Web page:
The idea of active buildings originated in Swansea and was developed by Prof Dave Worsley and the team at SPECIFIC.  The ABC mission now being taken forward as part of the Catapult network this will also maintain and build on the strong links that both ABC and Energy Systems Catapult have with Wales, including:

  • Key staff from ABC taking up similar roles within Energy Systems Catapult from March, including five Wales-based employees.
  • Building on the work ABC has done in Wales, including exploring the next phase of the Cross Hands East project in Carmarthenshire, which is building low-carbon offices and light industrial units powered by active building principles. 
  • A range of long-term Catapult innovation projects in Wales, such as working to decarbonise buildings, sites and local areas in areas as diverse as the town of Bridgend and the UK’s largest energy port in Milford Haven.
  • The Catapult acting as technical advisor to the Welsh Government programme of rolling out Local Area Energy Planning across every local authority in the country.


The ABC Berkeley site will be retained by SGS College in Gloucestershire to support the green skills agenda, as part of a new EcoFutures training facility at the Gloucestershire Science and Technology Park. This helps fill the gap highlighted by ABC, the Catapult and others, around skills and knowledge shortages hindering Net Zero efforts.

Kevin Hamblin, Group Chief Executive South Gloucestershire and Stroud College said:

“SGS will utilise the three demonstrator buildings, renewable energy and low carbon technologies on the current site, as part of their enhanced educational offer around green technologies and skills. This will help to carry forward the part of ABC’s mission around skills and the supply chain. The new training centre to be known as Eco-Futures will deliver training capacity for the essential skills and knowledge needed to meet not only local carbon reduction targets but the wider role in delivering regional and national solutions to the climate crisis.”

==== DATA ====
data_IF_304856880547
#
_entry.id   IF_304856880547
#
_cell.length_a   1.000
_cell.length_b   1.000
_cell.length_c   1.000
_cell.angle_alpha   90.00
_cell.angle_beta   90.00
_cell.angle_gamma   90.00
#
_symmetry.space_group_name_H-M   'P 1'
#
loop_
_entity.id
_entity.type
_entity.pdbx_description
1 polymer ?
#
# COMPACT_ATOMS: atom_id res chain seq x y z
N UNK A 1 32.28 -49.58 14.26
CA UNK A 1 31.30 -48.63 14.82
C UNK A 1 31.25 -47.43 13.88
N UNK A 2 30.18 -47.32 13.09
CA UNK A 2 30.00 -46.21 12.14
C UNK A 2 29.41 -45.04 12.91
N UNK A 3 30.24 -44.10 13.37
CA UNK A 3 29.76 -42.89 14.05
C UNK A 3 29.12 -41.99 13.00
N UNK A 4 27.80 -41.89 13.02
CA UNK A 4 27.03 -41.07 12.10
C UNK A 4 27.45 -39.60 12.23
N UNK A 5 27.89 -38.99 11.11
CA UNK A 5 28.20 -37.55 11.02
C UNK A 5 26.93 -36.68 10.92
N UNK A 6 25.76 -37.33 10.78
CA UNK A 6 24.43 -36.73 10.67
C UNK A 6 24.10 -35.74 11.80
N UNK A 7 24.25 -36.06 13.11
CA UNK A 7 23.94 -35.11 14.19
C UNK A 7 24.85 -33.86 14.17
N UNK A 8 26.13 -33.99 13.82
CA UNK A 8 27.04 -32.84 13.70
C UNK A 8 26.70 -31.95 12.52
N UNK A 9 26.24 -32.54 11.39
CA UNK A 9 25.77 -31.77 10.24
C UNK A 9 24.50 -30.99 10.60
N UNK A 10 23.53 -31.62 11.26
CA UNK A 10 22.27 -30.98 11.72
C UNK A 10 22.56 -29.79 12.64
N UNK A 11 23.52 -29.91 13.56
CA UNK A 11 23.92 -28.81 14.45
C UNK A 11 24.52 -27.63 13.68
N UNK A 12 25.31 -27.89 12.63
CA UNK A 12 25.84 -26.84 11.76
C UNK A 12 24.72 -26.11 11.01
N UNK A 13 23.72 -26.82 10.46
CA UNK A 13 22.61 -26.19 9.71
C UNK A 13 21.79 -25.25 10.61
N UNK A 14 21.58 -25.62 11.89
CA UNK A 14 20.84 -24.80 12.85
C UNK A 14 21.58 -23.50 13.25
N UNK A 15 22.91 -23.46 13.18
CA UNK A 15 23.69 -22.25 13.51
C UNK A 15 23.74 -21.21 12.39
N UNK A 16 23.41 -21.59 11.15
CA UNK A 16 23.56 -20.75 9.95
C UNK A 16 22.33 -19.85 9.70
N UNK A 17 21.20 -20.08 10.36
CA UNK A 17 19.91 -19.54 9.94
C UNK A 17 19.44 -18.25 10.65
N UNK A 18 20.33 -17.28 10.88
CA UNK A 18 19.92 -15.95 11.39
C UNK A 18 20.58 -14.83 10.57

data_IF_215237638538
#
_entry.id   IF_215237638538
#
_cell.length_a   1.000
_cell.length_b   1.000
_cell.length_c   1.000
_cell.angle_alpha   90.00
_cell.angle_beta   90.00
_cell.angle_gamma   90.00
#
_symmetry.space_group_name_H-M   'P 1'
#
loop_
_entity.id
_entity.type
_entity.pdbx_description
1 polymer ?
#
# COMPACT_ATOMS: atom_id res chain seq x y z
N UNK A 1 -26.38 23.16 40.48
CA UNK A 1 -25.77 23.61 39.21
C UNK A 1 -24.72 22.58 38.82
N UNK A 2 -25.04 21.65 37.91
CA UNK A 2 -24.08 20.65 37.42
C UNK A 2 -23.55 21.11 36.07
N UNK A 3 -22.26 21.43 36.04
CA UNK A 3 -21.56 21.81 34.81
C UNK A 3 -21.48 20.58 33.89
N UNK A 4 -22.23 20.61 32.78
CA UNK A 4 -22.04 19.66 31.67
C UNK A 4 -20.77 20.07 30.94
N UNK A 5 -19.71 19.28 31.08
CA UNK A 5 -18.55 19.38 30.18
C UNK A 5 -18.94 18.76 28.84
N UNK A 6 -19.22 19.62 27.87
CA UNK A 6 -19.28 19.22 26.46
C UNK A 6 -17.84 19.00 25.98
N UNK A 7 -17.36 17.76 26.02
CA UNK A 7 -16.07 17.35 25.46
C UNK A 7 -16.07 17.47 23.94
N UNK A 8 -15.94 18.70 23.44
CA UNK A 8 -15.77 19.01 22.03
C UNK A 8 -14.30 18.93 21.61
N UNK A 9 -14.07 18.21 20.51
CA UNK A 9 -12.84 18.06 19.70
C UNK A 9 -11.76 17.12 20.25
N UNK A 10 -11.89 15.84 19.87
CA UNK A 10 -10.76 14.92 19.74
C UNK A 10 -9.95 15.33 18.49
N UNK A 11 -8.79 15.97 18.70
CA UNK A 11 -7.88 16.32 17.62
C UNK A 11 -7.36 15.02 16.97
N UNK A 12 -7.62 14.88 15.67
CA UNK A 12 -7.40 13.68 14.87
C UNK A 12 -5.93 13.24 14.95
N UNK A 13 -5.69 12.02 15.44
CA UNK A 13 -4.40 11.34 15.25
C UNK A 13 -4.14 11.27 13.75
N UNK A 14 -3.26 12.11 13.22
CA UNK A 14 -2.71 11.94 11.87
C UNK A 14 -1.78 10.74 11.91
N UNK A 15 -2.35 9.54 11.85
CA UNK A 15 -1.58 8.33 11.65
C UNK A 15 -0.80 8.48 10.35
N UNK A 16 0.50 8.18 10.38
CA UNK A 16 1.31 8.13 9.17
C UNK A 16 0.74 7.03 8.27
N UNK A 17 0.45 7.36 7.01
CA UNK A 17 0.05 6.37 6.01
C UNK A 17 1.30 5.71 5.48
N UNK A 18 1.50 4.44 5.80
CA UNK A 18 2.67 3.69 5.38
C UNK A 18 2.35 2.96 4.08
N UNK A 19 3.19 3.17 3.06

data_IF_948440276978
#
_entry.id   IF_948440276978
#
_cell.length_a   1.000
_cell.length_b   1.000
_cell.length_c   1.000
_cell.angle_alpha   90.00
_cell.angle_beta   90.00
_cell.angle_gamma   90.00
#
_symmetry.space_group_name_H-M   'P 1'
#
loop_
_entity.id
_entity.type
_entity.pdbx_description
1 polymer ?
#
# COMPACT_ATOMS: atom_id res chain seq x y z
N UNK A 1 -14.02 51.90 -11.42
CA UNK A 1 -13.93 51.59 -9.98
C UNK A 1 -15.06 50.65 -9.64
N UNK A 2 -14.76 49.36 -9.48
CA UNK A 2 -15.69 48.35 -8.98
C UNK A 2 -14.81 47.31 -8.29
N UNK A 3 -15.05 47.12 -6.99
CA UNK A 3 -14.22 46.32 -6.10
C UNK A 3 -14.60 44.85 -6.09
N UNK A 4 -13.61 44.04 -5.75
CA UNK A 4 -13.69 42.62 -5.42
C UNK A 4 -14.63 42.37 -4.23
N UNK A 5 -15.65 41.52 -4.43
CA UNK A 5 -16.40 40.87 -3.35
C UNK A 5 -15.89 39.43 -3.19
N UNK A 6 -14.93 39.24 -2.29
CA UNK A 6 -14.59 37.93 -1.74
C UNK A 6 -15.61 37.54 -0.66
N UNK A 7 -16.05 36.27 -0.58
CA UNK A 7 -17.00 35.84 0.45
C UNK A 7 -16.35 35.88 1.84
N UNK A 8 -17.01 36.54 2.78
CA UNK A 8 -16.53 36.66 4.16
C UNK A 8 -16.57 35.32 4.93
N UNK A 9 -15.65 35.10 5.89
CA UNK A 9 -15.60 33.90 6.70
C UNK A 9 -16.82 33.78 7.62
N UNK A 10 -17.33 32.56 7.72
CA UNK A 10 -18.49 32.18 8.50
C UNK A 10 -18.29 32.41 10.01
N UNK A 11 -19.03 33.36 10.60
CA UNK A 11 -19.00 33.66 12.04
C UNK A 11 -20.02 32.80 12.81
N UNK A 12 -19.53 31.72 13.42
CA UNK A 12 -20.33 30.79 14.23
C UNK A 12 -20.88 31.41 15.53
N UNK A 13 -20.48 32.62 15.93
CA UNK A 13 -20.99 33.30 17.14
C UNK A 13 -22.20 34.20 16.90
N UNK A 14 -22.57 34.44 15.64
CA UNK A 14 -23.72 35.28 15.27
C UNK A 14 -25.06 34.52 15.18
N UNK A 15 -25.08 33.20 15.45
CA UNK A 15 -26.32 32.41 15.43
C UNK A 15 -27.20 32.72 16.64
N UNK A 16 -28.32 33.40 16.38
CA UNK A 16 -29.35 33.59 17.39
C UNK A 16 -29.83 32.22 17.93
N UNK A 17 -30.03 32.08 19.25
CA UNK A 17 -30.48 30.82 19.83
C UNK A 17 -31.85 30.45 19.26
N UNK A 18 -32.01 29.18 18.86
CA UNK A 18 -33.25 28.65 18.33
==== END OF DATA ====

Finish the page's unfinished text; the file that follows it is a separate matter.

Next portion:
SGS will make the Berkeley site available for future research by industry, Catapults and higher education bodies.

***The Transforming Construction Challenge (TCC) run by UK Research and Innovation has been an integral part of the Construction Sector Deal, accelerating the shift in construction towards manufacturing and digital processes and a value outcome approach. Funded by the Challenge, the ABC played a big part in this transformation, by researching, testing, implementing and monitoring the way in which buildings are powered and heated.

The TCC emerged from the fact the traditional approach to construction wasn’t working for anyone including the contractors, supply chain, innovators, government, or clients. 

Projects funded through the Challenge are achieving the targets set at the outset in 2018: delivered 50% faster, whole life costs reduced by 33%, lifetime emissions slashed by half, productivity raised by 15%.  These are significant strides in creating a high value, low carbon built environment for generations to come.